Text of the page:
I once heard a friend who was some distance removed from a very trying time in his life say, “Best thing that ever happened to me, but I hope I never have to go through it again.” Why is it that the things in our lives that test us the most often result in indispensible lessons and invaluable wisdom? Life, it seems, is full of adversity.
Adversity comes in many forms. It can affect us personally or professionally, and sometimes both. It is misfortune, difficulty, or discouragement. It is fatigue, frustration, failure, or fear. However and whenever it arrives, what we do with it often determines the course of our future. In his book, “The Adversity Paradox”, author J. Barry Griswell makes the case that we can build success on the lessons learned in overcoming adversity. What is true about adversity on an individual basis is also true for organizations on a collective basis.
For many companies, the past twenty-four months have been filled with plenty of adversity. Slowing markets and disappearing customers. Tight credit and the “monthly nut”. The stress of uncertainty and not being able to depend on the things that were historically dependable. Cost reductions and layoffs. All of these issues have created a “new normal” where adversity comes fast and hits hard.
As with everything in life, overcoming adversity is a choice. We can choose to flee or fight, go it alone or stick with the team. We can let adversity consume us or we can face it head-on and learn from it. Whatever options we may have, the choices usually boil down to some form of giving in or overcoming. If we choose to overcome, working through our adversity can change us in very positive ways.
Overcomming Adversity Creates Resilience
In the early 1980s Time magazine did a story on a group of people who had lost their jobs on multiple occasions due to plant closings. The author expected them to be a very discouraged group, but found them to be surprisingly optimistic. Their adversity had turned to advantage. Because they had already coped with job loss and had found employment at least twice, they were much better equipped to handle their adversity than individuals who had lost their job for the first time.
Overcomming Adversity Builds Perseverance
Perseverance is steady persistence toward a goal in spite of difficulties, obstacles, or discouragement. Perseverance is the essence of overcoming. What goals are you persisting toward? Are they the same as they were two years ago? Have you adjusted? Scaled back? In business the adversity battle is never-ending in both good and trying times. You keep moving forward because there is no other choice. This is perseverance. Will Rogers said, “Even if you are on the right track, you’ll get run over if you just sit there.” The process of overcoming adversity builds within us the perseverance we need to keep pushing.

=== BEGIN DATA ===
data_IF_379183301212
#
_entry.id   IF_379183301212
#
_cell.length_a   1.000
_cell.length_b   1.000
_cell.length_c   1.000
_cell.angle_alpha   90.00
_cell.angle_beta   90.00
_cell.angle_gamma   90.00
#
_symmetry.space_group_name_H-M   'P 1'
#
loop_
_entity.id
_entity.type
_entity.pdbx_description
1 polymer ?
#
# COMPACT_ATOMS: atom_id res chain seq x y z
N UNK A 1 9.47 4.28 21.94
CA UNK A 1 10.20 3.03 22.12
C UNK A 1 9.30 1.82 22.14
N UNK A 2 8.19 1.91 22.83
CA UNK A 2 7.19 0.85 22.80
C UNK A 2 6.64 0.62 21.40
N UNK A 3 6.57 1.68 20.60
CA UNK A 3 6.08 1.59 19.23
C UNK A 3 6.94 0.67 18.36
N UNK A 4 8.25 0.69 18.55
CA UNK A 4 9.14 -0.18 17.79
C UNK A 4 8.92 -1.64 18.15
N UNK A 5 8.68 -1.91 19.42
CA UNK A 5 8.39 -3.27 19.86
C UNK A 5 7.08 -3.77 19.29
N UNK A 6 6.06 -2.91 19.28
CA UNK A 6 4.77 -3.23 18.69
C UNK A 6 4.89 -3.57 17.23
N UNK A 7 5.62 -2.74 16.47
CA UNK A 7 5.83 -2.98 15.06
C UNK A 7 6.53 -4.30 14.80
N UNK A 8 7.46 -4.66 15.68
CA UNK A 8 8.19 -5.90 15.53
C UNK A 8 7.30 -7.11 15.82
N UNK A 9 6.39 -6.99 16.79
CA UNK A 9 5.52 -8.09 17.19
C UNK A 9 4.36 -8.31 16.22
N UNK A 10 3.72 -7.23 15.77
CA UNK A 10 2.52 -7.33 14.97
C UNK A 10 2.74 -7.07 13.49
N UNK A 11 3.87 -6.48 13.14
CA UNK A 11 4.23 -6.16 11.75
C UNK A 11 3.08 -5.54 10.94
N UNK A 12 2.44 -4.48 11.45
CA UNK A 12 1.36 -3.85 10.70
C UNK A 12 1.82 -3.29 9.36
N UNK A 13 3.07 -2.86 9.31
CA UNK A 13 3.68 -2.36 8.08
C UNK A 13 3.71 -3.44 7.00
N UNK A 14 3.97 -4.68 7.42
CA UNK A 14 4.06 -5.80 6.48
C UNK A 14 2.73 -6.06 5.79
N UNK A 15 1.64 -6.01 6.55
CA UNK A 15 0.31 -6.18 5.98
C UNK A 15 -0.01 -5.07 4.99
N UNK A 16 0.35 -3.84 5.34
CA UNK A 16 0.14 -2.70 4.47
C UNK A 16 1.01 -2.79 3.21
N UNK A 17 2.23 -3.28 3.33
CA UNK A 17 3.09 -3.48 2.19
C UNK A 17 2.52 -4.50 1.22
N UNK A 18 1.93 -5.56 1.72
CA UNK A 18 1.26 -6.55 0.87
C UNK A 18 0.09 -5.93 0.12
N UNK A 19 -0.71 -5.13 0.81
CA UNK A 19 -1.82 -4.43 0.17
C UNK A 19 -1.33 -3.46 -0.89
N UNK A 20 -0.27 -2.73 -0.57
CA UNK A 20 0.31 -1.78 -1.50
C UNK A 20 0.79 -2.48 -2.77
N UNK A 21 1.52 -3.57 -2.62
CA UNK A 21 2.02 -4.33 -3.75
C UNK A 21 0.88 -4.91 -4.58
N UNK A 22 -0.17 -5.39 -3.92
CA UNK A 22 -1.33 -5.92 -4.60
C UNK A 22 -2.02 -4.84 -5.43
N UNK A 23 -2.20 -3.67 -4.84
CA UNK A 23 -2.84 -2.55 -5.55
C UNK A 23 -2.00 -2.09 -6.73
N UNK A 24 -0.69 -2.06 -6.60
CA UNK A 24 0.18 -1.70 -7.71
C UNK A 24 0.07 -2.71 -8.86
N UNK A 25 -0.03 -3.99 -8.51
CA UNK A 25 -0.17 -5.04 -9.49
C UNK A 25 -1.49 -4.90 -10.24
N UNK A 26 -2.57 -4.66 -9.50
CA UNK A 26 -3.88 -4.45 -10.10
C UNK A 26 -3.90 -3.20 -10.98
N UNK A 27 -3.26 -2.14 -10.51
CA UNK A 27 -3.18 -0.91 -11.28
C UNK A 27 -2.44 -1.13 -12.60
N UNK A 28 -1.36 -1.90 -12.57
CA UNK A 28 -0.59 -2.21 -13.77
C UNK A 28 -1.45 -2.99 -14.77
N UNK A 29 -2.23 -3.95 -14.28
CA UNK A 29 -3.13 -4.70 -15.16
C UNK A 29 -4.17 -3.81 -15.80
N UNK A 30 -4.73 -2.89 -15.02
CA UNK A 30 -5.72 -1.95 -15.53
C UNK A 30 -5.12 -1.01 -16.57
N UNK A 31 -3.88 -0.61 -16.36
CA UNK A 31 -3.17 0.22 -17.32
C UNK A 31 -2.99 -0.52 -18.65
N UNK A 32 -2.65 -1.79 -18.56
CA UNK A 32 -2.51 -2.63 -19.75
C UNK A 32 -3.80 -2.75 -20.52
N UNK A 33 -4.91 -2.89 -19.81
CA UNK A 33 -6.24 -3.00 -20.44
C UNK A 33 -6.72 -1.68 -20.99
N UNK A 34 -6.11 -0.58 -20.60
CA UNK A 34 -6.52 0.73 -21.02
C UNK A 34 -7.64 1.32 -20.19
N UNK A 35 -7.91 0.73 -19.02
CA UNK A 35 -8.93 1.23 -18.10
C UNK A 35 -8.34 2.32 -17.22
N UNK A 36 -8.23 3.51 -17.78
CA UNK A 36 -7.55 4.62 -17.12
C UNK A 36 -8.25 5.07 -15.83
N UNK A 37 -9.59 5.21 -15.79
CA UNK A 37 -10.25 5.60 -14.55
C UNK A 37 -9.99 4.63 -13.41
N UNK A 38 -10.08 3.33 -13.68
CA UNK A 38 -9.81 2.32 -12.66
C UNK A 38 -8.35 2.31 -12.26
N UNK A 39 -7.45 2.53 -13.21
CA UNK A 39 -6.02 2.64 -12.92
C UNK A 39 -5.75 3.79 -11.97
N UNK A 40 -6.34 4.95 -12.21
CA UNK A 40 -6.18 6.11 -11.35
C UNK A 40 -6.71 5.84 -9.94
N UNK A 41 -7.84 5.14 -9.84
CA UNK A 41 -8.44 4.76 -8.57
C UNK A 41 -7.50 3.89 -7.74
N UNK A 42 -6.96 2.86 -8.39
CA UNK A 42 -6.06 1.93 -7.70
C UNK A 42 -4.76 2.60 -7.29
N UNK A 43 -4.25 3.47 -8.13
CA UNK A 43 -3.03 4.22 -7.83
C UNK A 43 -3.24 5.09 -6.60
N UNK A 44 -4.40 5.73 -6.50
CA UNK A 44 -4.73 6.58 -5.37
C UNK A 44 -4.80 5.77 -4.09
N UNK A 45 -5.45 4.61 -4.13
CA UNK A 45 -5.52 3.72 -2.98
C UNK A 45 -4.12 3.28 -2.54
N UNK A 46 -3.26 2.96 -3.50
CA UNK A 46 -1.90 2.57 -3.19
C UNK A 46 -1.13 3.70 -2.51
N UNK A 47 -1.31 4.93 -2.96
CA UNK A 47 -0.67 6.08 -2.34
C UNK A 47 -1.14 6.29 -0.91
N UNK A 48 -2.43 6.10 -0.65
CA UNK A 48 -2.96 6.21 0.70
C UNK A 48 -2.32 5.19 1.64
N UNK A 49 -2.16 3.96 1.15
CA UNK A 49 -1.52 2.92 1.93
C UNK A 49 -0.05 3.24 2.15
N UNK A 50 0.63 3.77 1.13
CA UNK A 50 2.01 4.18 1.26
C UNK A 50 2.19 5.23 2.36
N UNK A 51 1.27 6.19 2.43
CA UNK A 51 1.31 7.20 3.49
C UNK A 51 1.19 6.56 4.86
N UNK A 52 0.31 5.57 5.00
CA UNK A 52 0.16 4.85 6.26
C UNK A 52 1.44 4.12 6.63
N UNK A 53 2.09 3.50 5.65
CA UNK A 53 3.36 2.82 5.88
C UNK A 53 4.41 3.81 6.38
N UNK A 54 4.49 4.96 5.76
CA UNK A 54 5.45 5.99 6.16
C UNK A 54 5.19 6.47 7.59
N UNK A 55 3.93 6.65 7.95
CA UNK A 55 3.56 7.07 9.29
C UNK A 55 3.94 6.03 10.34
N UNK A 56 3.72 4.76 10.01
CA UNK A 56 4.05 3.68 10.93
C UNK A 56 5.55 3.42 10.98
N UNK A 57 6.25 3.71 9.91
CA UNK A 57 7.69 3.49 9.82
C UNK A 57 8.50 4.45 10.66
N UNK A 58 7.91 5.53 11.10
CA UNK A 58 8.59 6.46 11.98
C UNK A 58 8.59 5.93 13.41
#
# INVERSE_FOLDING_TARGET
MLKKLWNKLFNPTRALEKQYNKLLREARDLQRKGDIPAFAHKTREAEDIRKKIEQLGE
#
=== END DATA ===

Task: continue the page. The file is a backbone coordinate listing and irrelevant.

Perseverance Builds Character
How we persevere is important. The choices we make in adverse conditions reveal the values we hold true. For leaders, actions are infinitely more important than words. The values and character traits that are forged in adversity are enduring and define us to those around us. Organizationally, the decisions made in tough times are woven into the fabric of culture. What sort of character traits are you forging through your adversity? Honesty or dishonesty? Cruel or compassionate? Dependable or not? Everything is a choice.
Character is the Foundation of Our Future
The character either revealed or constructed through perseverance becomes the foundation of our future. Whether that foundation is one of bedrock or sand is determined by the choices made along the way. Like a balance sheet, our character is the collective, permanent record of all of our actions and decisions. Abraham Lincoln said, “Reputation is the shadow. Character is the tree.” All that we will do in the future will be determined by the foundation we build today. This is in large part due to the fact that it is our character that determines our responses to various situations, including adversity.
It is probably safe to say that none of us would choose adversity. Adversity is usually thrust upon us as a result of some external force or adverse event. When you find yourself in such a situation, remember that you have a choice. Will you give in or will you overcome? Although persevering through adversity is not easy and sometimes painful, the process will leave you a stronger, more resilient person or organization. Hopefully, at some point in time you’ll be able to say, “Best thing that ever happened to me, but I hope I never have to go through it again.”